The Fair Elections Act Goes to Committee

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The first consideration of bill C-23 — the Fair Elections Act — came up today before the Procedure and House Affairs committee.  While journalists were initially evicted from the room, as the committee went in camera to consider the schedule for the bill’s consideration, MPs were eventually let in the room.  Before they were let in, journalists quizzed Conservative MP Tom Lukiwski, who leads the government’s side on that committee.  Here’s a selection of some of the questions I had for him.  My questions are in italics, his answers are bolded.

Are you open to keeping vouching as a method of alternative voting?

I don’t think so.  Quite frankly we think that, based on the evidence that we’ve had before us, that vouching lends itself to abuse of the democratic process.  By that I mean that there’s people who have abused the process who weren’t eligible to vote, who were perhaps able to cast votes because of vouching.

Well that’s not true, according to the audit from Elections Canada.

Let’s put it this way, and maybe this is the best way to answer it: right now, provisions in the bill allow for up to 39 different documents to be presented by anyone wishing to vote.  I would suggest that if someone can’t come up with a couple of those 39 options, they probably weren’t prepared to vote.

But that was 120,000 people in the last election.

[Subsequent questions and discussion of other parts of the bill.]

In both the CEO report and the audit of the last election, and from 2008, it was suggested that the voter information card be expanded, not restricted, to ensure that people — like Aboriginals who, maybe only have status card — can vote by using it as a second piece of ID. Do you support that?

Well we’ve heard testimony from previous meetings … you will have seen and read of the many times that people who have, not abused the system, but could have because of the incorrect information on the voting cards.  Voter ID cards are a fairly recent phenomenon, but very very open to abuse because, as testimony has been presented in committee, some people get two or three voter ID cards at the same time.  Scott Reid, Scott R. Reid, Scott Reginald Reid, that sort of thing-

But you need two pieces of ID. 

-many times, voting cards end up in the hands of people who are not the person who is intended to vote.  I think we’ve come to a fairly good compromise on what is an acceptable form of identification and what also protects the sanctity of the vote.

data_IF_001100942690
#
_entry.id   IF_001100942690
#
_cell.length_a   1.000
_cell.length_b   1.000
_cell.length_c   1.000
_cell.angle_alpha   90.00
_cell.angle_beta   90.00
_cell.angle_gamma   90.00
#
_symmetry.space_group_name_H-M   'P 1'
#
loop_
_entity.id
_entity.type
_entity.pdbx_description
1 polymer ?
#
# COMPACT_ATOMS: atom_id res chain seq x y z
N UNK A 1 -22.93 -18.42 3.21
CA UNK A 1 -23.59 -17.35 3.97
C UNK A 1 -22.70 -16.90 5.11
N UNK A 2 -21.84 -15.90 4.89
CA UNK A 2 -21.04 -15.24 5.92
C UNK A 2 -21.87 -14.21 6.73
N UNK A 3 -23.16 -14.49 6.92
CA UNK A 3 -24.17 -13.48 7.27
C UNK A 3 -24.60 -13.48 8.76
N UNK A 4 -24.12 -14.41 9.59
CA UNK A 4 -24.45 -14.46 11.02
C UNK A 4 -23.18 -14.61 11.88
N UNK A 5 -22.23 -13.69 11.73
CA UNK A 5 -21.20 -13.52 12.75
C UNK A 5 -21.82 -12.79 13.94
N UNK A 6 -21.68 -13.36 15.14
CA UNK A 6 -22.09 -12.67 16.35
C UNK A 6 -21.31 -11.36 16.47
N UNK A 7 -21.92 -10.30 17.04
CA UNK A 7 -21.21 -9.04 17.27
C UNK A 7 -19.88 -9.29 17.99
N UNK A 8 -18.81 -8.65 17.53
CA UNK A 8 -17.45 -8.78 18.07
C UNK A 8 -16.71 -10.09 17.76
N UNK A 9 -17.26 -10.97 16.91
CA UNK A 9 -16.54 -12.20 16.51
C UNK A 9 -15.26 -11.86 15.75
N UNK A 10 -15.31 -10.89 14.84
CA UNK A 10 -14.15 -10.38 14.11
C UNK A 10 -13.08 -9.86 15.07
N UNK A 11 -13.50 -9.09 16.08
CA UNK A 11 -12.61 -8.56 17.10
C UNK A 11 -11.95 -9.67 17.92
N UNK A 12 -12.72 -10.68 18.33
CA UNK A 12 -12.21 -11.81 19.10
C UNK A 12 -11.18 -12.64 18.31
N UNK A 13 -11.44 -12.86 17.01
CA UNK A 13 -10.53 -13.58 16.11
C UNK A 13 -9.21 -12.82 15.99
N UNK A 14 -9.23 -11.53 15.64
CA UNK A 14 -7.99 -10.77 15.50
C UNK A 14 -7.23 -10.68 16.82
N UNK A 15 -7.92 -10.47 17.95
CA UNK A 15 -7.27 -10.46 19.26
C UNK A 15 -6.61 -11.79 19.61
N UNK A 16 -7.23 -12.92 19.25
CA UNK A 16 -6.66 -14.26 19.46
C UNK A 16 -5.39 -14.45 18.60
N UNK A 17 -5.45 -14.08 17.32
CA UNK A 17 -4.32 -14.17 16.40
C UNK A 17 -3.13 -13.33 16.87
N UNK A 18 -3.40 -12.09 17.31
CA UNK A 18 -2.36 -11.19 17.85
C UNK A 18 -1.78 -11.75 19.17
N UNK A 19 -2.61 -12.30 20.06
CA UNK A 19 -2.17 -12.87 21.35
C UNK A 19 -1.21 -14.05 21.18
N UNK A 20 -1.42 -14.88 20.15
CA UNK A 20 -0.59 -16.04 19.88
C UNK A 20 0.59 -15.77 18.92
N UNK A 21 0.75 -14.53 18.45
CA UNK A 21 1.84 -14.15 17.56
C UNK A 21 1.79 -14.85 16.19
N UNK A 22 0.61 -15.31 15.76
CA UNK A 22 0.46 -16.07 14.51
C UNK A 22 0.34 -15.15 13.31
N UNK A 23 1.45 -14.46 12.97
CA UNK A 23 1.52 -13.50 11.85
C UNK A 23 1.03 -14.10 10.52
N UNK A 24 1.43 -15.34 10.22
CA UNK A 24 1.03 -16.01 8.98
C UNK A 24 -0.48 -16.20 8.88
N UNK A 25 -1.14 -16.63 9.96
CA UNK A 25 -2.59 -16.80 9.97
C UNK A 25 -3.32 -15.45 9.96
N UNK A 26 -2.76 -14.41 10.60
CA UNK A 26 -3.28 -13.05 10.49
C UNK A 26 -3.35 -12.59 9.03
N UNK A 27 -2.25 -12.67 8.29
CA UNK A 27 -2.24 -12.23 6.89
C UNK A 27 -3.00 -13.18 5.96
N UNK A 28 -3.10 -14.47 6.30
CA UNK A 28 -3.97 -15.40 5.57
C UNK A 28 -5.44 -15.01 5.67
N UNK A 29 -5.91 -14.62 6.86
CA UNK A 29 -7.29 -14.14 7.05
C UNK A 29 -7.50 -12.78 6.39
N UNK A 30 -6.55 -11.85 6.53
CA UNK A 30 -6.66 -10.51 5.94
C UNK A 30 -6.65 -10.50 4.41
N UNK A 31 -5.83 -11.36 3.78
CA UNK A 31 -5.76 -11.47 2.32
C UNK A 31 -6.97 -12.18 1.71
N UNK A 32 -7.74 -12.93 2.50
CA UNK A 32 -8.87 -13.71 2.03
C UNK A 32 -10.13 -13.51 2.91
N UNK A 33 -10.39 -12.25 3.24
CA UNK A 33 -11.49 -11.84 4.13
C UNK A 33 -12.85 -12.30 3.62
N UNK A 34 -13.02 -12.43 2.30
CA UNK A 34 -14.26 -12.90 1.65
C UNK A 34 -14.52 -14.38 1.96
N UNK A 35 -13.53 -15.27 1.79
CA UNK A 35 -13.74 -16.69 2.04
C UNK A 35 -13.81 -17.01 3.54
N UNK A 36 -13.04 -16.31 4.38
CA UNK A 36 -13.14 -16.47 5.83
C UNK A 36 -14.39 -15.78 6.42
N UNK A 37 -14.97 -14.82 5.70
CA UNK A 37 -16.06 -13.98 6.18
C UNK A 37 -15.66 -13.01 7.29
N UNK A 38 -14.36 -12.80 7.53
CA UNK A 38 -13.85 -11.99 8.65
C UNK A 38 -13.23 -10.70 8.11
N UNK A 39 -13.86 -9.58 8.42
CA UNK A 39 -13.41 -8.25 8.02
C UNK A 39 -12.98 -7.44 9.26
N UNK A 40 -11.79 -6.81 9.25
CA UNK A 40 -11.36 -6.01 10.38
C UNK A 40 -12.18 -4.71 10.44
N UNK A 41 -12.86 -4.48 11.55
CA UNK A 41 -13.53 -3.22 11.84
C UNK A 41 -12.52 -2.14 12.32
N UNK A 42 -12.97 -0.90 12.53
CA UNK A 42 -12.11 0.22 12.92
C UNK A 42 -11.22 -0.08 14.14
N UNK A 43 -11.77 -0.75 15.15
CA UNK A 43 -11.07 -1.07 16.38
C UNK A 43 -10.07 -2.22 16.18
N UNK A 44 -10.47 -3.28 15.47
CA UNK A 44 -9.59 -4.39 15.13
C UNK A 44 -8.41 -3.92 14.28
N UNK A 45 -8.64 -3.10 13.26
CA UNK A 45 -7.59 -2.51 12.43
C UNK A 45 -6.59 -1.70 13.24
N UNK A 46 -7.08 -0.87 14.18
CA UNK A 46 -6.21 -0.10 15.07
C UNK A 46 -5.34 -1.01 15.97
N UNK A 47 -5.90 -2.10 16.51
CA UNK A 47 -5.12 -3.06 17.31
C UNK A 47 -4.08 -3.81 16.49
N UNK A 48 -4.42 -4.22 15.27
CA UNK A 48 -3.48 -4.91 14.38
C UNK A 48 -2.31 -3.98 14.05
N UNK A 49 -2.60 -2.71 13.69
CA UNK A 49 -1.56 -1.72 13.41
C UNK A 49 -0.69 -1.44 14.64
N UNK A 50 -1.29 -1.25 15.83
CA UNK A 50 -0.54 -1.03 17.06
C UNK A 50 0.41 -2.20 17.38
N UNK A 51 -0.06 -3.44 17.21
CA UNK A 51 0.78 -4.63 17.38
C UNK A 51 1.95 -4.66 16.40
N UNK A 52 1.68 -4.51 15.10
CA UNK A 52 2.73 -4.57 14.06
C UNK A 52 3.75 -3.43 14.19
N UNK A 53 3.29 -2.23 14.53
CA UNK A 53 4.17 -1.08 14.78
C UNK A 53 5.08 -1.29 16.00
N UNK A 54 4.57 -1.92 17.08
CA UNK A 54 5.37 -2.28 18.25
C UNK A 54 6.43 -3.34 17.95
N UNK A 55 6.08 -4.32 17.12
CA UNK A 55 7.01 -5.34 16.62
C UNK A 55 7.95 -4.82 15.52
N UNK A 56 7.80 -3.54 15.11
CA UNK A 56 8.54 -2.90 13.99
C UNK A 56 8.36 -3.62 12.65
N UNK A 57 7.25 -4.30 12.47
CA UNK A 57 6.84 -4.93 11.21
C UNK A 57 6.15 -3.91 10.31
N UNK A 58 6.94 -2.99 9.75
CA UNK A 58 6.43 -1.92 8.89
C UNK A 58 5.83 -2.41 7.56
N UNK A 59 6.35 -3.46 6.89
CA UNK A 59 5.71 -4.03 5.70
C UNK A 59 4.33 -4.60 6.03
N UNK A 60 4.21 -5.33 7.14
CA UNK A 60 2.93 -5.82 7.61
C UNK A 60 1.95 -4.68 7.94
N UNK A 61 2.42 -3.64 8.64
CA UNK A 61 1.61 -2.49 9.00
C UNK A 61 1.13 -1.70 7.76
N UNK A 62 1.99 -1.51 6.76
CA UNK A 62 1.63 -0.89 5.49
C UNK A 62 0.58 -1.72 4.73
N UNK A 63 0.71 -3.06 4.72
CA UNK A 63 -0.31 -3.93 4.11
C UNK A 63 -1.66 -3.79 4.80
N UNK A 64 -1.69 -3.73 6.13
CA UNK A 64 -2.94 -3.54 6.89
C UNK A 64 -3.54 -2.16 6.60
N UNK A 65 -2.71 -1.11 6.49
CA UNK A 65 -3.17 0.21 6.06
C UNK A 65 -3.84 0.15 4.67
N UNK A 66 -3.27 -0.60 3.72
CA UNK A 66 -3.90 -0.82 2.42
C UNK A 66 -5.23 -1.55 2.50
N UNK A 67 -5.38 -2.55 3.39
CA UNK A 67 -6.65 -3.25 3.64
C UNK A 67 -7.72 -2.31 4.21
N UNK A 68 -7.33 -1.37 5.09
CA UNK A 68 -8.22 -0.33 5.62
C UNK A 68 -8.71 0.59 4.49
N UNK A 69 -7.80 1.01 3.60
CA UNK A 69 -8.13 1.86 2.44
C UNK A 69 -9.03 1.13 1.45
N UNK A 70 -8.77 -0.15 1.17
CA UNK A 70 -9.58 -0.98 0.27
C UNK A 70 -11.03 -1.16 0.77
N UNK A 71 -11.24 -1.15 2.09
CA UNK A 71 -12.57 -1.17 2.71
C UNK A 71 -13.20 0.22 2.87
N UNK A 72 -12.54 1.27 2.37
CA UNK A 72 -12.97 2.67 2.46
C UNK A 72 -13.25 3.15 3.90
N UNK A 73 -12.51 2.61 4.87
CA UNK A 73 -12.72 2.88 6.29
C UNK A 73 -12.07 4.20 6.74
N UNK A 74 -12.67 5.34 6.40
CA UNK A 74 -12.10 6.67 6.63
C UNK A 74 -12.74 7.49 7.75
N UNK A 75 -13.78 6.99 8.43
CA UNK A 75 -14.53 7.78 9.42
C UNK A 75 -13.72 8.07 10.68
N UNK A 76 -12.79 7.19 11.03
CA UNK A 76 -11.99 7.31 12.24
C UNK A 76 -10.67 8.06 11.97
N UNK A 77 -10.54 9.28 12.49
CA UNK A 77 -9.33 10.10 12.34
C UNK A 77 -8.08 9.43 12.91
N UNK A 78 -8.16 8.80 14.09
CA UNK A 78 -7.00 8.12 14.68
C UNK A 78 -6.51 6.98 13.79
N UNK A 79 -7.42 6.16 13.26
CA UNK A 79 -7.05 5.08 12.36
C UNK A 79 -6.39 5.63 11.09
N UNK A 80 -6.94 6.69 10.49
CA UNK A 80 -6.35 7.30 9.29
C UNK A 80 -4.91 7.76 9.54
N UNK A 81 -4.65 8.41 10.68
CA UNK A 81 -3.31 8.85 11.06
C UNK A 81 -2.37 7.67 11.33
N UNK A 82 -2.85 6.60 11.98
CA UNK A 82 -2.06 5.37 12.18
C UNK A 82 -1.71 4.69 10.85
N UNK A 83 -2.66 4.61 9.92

[Other discussion]

Tim Naumetz (Hill Times): Was there any specific evidence of vouching leading to voter fraud?

We heard a lot of testimony from people who said that the fraud could have occurred.  Some of this is obviously anecdotal.  How do you know, when someone votes, whether it was fraudulent or not?

Well there was an audit done and it showed that there was no voter fraud.

Well, it also shows that the vouching itself — 25%, in fact — there was a lot of irregularities.

Well that was staffing irregularities.

There were a lot of irregularities that were serious in nature, that’s more than just staff.

Lukowski was then whisked into the committee room.

Unless the Liberals hold up the proceedings — as they’re hoping to get the Tories to agree to have consultations on the road, outside of Ottawa — the first meeting will occur on Thursday, featuring Democratic Reform Minister Pierre Poilievre and, if they can get him, Chief Electoral Officer Marc Mayrand.

I asked Ted Opitz, who is a member of the committee, how he feels about the bill.  His defence in a case that came before the Supreme Court was, after all, that irregularities in his riding of Etobicoke Centre that came about because of vouching did not impact the results of the election.  His point was that those issues were paperwork issues, not fraud or serious, election-altering, irregularities.

He did not answer.  He ignored my questions while waiting for the elevator.

Oh well.

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Follow Justin Ling on twitter: @Justin_Ling

 

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